Zoom, the videoconferencing tool, is now an incredibly popular software, with so many people under stay-at-home orders. But with that coronavirus-fueled popularity came a host of security and privacy issues—leading many people to seek out Zoom alternatives.
Over the last several months, Zoom has faced questions about a number of issues including: its misleading statements about encryption, its sharing of data with Facebook, and its software bugs that could have exposed passwords. Security experts also found information from 500,000 Zoom accounts were being sold on the dark web.
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However, perhaps the most visible issue is what users are calling “Zoombombing.” That’s where uninvited guests disrupt private calls and commonly yell racist slurs or display indecent images.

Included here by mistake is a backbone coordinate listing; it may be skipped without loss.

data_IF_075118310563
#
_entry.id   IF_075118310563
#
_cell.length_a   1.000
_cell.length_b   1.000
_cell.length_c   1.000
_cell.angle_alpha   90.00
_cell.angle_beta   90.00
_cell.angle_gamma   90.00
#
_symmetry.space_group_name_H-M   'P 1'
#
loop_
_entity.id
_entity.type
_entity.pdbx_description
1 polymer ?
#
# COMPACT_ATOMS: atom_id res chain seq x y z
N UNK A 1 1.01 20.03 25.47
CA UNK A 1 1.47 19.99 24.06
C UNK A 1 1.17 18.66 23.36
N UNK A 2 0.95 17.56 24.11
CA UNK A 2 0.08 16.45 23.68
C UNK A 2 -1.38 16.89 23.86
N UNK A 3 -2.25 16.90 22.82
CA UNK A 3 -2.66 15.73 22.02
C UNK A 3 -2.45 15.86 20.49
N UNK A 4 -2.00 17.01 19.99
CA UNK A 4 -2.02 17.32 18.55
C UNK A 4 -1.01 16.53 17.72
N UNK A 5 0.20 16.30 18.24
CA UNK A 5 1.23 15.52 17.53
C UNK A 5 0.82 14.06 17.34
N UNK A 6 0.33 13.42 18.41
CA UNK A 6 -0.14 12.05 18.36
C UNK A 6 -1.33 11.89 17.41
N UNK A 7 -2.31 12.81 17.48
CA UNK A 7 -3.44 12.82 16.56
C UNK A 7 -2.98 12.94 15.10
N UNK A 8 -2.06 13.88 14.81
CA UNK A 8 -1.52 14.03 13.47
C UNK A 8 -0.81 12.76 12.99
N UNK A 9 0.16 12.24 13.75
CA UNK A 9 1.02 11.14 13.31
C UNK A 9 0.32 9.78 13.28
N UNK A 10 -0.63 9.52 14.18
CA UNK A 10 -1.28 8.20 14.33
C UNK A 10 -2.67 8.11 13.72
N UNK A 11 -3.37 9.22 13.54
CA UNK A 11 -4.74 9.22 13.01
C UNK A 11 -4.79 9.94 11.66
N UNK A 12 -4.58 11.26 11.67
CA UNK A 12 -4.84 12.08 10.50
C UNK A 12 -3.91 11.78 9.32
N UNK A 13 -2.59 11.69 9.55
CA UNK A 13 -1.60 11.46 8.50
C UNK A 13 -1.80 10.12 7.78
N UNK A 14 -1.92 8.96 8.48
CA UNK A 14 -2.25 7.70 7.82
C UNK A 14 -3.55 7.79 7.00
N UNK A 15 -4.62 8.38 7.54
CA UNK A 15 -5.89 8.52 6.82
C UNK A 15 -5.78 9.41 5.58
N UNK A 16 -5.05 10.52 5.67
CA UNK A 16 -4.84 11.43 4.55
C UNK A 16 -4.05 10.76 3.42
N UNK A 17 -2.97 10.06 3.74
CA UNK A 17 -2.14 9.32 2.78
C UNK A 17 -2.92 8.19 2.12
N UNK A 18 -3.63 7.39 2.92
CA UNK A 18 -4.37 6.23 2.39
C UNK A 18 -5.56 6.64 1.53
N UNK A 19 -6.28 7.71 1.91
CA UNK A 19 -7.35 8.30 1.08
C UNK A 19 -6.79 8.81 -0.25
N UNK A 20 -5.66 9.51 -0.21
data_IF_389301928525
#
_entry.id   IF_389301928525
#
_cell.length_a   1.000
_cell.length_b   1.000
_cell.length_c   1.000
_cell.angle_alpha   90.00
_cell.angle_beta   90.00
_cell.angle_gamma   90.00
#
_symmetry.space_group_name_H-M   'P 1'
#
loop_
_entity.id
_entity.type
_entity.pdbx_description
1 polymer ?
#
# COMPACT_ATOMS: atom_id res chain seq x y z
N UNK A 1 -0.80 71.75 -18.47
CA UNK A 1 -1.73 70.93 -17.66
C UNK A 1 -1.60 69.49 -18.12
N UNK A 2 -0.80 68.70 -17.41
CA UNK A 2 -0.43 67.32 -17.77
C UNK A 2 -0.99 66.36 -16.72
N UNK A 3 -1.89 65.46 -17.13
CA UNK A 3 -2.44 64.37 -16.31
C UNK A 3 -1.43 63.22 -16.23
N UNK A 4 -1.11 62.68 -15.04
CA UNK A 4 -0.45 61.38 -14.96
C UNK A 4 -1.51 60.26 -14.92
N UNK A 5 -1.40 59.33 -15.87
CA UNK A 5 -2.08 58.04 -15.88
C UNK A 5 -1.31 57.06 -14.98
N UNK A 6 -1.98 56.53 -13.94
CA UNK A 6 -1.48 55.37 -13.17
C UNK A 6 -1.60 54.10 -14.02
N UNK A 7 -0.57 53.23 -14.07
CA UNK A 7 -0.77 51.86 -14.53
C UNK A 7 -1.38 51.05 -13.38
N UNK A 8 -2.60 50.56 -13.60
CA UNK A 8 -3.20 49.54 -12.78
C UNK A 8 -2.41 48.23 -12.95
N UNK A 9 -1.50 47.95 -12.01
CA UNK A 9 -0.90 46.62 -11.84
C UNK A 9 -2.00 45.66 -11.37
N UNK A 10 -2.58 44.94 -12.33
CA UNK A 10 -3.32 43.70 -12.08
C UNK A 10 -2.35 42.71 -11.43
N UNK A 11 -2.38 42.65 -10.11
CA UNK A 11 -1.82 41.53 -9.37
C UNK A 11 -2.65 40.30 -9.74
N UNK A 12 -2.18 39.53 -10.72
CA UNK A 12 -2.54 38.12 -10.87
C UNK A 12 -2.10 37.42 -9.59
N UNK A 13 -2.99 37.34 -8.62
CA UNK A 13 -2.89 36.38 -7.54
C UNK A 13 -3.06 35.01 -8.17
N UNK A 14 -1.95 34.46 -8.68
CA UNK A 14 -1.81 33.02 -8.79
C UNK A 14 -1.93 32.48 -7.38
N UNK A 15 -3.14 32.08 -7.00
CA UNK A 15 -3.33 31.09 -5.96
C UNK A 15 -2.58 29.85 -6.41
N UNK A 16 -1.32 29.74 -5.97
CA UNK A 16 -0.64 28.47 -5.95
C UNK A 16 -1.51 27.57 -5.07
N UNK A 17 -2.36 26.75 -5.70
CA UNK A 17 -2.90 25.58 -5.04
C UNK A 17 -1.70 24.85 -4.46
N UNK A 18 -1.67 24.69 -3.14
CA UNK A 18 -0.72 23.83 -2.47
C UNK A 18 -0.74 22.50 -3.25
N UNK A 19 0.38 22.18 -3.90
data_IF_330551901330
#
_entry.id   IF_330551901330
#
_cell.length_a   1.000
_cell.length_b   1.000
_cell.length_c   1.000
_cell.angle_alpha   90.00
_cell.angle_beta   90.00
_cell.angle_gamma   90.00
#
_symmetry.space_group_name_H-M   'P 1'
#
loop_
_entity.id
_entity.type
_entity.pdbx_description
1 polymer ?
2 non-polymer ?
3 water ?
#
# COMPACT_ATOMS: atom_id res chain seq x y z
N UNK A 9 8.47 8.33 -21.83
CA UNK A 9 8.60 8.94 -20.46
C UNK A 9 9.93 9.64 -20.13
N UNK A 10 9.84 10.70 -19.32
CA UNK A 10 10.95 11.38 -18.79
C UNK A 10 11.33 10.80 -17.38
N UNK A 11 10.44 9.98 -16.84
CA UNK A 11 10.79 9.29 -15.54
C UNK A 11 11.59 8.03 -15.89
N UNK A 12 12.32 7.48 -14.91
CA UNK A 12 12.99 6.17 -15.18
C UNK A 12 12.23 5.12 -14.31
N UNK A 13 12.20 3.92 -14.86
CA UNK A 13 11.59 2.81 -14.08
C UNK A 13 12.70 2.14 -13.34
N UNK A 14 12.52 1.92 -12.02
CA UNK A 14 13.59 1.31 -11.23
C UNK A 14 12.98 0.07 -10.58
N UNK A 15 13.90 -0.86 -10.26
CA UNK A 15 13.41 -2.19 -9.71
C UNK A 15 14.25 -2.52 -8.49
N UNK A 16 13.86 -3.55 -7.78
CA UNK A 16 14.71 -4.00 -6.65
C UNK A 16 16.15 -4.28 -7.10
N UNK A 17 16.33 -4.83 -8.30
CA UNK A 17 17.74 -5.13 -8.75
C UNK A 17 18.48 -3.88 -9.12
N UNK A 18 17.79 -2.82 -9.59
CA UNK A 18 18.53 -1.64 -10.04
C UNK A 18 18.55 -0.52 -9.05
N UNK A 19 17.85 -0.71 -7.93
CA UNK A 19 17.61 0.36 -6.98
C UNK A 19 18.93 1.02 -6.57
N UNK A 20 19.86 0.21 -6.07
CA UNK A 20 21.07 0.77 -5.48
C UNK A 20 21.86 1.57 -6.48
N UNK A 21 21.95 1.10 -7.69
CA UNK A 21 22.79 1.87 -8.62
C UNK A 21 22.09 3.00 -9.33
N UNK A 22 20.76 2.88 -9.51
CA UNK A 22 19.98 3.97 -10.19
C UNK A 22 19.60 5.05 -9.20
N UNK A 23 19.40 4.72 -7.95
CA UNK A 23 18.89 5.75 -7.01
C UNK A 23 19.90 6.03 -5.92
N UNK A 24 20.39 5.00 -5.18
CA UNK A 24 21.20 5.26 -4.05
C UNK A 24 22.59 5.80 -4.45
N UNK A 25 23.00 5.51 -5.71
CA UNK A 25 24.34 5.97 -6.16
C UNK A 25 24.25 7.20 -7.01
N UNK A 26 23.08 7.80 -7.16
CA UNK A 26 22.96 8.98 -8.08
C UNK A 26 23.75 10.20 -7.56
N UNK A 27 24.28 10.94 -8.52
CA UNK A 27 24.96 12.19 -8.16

Those concerns have led to calls for a federal investigation and some major companies telling employees to stop using it.
The swell of pushback forced CEO of Zoom Eric Yuan to apologize to users in a statement. He said the issues were primarily due to the spike in users because of coronavirus-related social distancing. The company also outlined plans to fix many issues.
Here’s what you need to know about Zoom alternatives.
People use Zoom conferences for a myriad of reasons. Before the Senate prohibited its use, even government officials were meeting on Zoom.
But video chatting spreads beyond official use. People have created Zoom accounts to maintain their social circles. Students are finishing their semesters in Zoom conferences. Non-essential businesses, small and large, host meetings to continue activity during a time of economic downturn.
So, users looking for Zoom alternatives should consider what reasons they are conferencing. Different services provide varying amounts of participants and levels of security. A larger company may need extensive privacy measures with increased storage where a single-family would only need minimal security with less participant space.